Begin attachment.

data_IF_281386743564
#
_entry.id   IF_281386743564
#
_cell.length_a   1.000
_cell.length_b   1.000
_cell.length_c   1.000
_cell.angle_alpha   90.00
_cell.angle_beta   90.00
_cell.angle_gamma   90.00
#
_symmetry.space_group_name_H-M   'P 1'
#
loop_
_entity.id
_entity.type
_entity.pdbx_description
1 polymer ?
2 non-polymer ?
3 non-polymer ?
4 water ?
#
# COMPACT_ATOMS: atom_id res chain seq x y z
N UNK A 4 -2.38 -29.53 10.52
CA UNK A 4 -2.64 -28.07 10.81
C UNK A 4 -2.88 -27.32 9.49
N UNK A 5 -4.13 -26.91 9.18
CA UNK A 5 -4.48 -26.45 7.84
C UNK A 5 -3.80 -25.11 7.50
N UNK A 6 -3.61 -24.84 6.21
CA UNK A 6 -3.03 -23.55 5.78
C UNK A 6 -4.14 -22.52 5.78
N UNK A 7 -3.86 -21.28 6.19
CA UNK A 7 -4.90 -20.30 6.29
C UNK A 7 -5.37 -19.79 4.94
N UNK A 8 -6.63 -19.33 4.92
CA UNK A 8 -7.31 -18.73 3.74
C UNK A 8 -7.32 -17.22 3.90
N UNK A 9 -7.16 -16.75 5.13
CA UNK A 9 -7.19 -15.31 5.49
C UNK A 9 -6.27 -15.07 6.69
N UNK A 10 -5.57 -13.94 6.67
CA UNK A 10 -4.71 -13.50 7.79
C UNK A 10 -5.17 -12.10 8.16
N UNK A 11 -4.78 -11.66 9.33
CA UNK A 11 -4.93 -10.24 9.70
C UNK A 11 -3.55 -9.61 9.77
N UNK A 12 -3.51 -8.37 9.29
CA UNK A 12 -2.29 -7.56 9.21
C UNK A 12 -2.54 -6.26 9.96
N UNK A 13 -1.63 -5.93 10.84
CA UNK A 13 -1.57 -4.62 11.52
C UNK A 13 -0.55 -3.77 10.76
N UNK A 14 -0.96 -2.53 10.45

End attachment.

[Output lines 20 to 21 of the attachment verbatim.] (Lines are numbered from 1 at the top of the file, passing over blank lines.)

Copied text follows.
3 non-polymer ?
4 water ?